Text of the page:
Letter to the editor: Please reconsider ‘Victory Yosef’

Letter to the editor: Please reconsider Victory Yosef

Letters to the Editor

The following is a letter addressed to Charlie Cobb, the athletic director at Appalachian State University.

Mr. Cobb,

I recently found out about the news to change the Athletics secondary logo to the “Victory Yosef.” Signing into my social media sites for the day I was bombarded by mixed signals from my fellow alumni (mostly negative) as well as mocking jabs from friends from other schools.

I am not sure how much market research you did in making this decision, but I myself am a marketer by trade. From my perspective this seems like the wrong move.

I was on the “Victory Yosef” or as we called it “Old-School Yosef” bandwagon myself early on, but all I wanted was… MORE MERCHANDISING.

The Appalachian Family knows the history behind this decal. It represents the humble beginnings that Appalachian State University came from.

I wanted to be able to share and display my Appalachian pride on my polo shirt, or my coozie. I did not sign up for the ridicule and shame that came from putting this logo out for the world to see. It is an historic logo, but it looks like a logo that was designed many decades ago… because it was.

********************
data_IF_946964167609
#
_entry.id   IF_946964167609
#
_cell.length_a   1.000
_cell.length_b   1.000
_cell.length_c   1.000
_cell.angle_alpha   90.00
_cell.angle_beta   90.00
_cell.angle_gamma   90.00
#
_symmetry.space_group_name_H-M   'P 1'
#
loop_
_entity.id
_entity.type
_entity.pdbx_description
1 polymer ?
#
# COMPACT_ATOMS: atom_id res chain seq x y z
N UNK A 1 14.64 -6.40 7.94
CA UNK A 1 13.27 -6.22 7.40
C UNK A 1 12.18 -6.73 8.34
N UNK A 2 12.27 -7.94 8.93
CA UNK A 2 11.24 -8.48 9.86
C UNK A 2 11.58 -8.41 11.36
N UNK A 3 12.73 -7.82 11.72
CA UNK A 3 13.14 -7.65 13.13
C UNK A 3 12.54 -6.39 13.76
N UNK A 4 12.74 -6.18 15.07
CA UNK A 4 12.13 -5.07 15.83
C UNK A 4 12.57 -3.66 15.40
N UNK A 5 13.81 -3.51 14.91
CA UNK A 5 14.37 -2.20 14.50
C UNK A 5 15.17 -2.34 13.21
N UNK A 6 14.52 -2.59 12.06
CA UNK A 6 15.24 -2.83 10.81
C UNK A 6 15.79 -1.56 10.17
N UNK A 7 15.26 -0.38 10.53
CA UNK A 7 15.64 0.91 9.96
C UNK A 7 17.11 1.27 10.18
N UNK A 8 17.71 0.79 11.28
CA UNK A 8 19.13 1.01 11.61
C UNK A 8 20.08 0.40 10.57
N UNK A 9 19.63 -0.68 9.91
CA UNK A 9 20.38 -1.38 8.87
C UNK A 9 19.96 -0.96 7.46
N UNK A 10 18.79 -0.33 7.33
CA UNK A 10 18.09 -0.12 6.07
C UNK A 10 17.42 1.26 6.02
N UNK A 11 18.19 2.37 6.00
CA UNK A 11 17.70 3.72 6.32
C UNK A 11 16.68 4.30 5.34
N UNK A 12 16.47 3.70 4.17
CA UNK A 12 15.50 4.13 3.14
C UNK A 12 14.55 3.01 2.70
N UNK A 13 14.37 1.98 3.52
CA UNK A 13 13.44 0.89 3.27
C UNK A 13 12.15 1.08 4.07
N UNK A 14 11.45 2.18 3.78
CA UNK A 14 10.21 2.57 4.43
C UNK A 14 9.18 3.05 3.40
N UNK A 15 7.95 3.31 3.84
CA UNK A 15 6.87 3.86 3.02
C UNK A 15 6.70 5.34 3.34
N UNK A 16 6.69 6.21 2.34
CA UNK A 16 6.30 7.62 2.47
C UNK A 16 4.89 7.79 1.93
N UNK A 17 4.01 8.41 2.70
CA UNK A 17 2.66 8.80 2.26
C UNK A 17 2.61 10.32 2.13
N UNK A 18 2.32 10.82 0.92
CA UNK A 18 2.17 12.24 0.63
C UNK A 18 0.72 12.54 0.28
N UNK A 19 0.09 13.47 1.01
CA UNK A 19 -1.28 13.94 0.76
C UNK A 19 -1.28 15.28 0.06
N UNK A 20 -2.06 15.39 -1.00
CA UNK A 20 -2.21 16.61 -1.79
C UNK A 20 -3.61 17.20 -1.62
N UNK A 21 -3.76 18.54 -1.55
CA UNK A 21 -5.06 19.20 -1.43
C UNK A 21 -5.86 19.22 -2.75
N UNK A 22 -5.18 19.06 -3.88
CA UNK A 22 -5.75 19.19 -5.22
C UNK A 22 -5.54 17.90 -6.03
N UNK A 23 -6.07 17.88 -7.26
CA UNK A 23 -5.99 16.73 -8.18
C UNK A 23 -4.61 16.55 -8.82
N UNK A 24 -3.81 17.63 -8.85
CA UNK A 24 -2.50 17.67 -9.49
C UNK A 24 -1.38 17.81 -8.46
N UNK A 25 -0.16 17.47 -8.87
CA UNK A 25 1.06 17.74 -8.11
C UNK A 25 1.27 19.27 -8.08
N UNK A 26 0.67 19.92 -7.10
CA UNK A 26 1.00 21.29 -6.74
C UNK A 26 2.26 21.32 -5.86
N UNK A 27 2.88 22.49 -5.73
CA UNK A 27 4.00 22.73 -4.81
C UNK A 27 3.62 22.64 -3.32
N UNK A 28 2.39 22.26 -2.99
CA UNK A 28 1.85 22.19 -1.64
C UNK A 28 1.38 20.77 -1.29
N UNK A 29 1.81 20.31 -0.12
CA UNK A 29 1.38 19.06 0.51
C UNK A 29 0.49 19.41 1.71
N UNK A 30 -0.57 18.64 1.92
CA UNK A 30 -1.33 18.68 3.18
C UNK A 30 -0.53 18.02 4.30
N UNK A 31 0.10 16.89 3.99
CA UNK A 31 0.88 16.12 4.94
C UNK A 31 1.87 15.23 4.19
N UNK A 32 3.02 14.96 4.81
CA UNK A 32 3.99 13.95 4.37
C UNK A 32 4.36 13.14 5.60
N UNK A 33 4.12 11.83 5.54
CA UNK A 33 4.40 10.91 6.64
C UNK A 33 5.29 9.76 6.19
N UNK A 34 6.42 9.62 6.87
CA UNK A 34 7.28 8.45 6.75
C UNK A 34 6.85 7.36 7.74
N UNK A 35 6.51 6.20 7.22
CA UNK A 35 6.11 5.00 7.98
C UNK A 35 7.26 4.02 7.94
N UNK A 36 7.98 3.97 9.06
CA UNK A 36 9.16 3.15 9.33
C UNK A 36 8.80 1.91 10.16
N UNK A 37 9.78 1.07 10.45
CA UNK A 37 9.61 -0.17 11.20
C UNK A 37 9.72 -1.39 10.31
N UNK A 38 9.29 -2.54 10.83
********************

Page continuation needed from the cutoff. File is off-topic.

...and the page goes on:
In your statement you mentioned that this decision was made “due to its popularity.” As a marketer, I am always interested in target audiences. In this case, this logo was popular with students, alumni and fans. These are people who are already on “our bandwagon” and part of this “family”. Who you are always trying to “sell to” are people who are not. Would a 17-year-old kid applying to college be proud to wear this on a T-shirt? Maybe, maybe not. They do not understand the history there.

Did we just give our rivals (old and new) more ammunition for the pre-game taunting and jabs that we are sure to receive next year in the ‘Ole Mighty Sun Belt Conference?

Lastly, I encourage you to use the word “victory” very sparsely as that carries a certain degree of cockiness, especially after this most recent season.

I beg of you Mr. Cobb, change it back. It’s not too late.

Concerned Alumnus, Jason Mills ‘08